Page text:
Performance Awards Replace Holiday Bonus as Employee Incentive

December 11, 2007 ( - Hewitt Associates has found the annual holiday bonus as a way to reward employees is losing favor as 63% of surveyed companies said they will not award holiday bonuses this year.

According to a news release from Hewitt, 90% of companies indicated they are relying on variable pay plans (performance-based bonuses that must be re-earned annually) to show appreciation for employees this year. In 2007, actual company spending on variable pay as a percentage of payroll is 11.8%, and spending on variable pay in 2008 is projected to remain strong at 11.6%, the release said.

The 2007 holiday study of more than 350 organizations revealed that more than half (53%) have never offered a holiday bonus, and 10% have discontinued their programs. Companies that discontinued their programs said they did so primarily due to cost (50%), development of pay-for-performance programs (37%), or difficulty in administering bonus programs (16%).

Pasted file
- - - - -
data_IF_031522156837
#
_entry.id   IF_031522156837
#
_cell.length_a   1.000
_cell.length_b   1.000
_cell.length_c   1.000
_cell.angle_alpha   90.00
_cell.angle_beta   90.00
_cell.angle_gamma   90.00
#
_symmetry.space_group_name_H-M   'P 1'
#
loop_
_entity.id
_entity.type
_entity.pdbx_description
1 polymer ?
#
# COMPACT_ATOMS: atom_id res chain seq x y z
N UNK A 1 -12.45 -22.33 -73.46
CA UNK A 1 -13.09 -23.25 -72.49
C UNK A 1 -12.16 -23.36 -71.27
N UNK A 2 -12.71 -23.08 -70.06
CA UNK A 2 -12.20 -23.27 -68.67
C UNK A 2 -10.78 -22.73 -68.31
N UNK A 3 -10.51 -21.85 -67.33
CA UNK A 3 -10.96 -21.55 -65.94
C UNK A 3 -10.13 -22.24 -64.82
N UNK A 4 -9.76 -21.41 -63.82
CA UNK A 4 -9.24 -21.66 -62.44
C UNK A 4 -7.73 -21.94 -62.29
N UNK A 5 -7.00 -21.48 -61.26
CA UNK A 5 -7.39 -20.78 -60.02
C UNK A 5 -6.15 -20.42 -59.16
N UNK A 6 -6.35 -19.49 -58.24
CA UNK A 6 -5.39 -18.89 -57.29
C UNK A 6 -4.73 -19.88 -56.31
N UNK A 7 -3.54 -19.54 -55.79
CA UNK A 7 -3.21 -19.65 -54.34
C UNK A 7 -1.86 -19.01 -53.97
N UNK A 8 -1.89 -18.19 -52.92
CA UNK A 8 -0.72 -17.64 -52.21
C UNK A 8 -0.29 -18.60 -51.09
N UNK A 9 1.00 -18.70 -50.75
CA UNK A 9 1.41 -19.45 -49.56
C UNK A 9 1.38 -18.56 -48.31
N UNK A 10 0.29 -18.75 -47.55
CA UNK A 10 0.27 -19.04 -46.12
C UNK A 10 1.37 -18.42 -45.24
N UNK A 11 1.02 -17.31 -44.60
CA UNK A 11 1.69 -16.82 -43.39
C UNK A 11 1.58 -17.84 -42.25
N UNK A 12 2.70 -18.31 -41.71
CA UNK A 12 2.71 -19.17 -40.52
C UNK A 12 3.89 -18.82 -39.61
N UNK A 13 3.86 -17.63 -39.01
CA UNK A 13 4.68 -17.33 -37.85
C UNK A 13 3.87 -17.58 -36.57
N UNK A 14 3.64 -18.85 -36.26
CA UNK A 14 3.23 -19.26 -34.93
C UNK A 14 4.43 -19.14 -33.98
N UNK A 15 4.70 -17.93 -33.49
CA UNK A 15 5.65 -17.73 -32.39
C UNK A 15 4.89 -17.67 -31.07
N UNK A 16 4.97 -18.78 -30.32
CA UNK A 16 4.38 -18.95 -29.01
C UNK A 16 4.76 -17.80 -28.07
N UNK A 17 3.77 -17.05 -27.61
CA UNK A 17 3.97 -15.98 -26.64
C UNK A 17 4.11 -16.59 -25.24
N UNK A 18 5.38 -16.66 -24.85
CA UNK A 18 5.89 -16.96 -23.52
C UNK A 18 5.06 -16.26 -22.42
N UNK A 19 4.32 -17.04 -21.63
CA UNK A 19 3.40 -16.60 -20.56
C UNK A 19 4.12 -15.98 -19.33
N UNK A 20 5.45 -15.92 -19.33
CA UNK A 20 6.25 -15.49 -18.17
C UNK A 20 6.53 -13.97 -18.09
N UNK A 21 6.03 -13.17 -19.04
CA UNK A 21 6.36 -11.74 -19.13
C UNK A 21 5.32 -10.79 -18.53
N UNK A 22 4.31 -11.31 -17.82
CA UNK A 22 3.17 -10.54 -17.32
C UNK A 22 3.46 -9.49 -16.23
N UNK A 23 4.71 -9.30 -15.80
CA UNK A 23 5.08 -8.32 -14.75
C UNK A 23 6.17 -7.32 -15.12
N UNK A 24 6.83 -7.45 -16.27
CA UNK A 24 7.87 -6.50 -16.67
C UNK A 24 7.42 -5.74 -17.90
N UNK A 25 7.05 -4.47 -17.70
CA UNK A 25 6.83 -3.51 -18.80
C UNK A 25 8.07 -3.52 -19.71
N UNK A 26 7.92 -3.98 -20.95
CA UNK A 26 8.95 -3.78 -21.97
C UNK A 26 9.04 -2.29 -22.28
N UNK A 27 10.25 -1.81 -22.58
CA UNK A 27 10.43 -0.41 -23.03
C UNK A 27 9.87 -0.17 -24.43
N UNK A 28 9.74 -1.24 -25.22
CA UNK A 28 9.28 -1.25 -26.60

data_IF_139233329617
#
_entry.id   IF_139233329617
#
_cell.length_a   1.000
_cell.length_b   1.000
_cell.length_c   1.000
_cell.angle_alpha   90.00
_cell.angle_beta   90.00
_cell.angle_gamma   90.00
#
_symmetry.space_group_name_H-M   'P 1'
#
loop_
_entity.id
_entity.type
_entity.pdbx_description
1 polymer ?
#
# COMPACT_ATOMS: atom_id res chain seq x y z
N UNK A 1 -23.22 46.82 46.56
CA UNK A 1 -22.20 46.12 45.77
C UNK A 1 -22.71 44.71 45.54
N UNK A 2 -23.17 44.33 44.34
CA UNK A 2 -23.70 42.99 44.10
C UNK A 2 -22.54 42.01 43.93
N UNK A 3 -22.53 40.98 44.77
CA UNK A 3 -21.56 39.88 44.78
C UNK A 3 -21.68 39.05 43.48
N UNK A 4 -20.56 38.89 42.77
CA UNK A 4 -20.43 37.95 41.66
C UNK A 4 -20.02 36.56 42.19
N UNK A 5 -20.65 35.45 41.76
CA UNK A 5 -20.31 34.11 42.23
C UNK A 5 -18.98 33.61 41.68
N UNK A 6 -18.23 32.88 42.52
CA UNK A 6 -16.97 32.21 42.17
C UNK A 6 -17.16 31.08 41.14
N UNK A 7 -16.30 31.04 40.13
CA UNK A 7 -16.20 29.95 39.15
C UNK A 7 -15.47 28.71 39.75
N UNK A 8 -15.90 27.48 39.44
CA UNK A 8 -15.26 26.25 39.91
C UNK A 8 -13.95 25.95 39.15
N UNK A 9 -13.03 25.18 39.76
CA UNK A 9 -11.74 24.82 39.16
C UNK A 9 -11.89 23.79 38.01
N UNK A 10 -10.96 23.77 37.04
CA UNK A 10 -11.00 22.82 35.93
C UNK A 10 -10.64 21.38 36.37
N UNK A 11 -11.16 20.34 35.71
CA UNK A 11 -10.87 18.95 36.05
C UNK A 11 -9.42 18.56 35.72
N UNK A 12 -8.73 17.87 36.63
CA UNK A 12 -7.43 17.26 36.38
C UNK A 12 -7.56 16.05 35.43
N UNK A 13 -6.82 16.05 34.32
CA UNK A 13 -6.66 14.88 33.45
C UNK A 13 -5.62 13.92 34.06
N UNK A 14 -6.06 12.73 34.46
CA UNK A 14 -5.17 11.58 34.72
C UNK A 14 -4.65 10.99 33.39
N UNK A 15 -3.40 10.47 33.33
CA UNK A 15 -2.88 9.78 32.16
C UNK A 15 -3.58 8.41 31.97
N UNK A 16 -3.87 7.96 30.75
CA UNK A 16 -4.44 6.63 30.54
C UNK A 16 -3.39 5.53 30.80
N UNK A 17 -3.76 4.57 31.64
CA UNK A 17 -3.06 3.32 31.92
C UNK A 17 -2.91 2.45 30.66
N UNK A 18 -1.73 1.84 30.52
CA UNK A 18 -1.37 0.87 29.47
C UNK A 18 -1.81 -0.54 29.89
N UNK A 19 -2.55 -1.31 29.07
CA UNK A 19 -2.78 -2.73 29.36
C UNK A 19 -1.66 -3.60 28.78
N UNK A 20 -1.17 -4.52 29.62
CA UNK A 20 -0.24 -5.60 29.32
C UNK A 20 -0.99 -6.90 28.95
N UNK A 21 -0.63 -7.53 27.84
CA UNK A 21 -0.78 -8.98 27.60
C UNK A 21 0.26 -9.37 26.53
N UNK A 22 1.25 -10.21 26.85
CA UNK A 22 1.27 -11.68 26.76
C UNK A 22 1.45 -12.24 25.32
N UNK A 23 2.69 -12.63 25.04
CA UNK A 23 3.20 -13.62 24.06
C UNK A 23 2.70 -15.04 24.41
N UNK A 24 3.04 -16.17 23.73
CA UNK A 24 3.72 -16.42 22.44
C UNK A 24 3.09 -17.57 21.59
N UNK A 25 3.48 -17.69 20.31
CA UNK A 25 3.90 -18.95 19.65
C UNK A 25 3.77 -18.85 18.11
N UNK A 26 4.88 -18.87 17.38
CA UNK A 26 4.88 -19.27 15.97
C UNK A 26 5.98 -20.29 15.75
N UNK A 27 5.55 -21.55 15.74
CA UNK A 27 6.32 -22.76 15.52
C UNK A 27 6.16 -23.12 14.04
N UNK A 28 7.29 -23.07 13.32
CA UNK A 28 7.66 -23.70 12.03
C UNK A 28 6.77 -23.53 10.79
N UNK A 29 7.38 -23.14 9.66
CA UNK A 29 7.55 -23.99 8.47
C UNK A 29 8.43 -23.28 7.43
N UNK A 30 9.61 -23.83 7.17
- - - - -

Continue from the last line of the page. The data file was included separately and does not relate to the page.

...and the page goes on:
Of those companies that never offered a holiday bonus program, 54% said that all rewards are tied to performance, 34% said they never offered one due to cost, and 29% never considered such a program.

Of the 35% of companies that will offer a holiday bonus program in 2007, 42% said they will provide gift cards, 41% will award cash, 25% will give employees a gift of food, and 20% will give some type of catalog gift.

Reasons for providing holiday bonuses, according to the Hewitt survey, included:

  • To say thank you and/or show appreciation (69%),
  • To maintain tradition (11%), or
  • To boost morale (16%).

More than two-thirds (70%) of companies surveyed who offer holiday bonuses said that all employee groups are eligible, while 17% said only full-time employees are eligible. Holiday bonus programs were most prevalent in the insurance industry (61%), followed by health care (50%), manufacturing (39%), retail (37%), financial services (16%), and the pharmaceutical industry (8%).

In addition, Hewitt found 70% of surveyed organizations plan to host a holiday party this year, up from 65% last year. Of these, 24% will spend $5,000 or less on their parties; 12% will pay between $5,000 and $10,000; and 27% will spend between $10,000 and $25,000. Fifty-six percent of companies said they hold holiday parties after work hours and 65% hold them at offsite locations.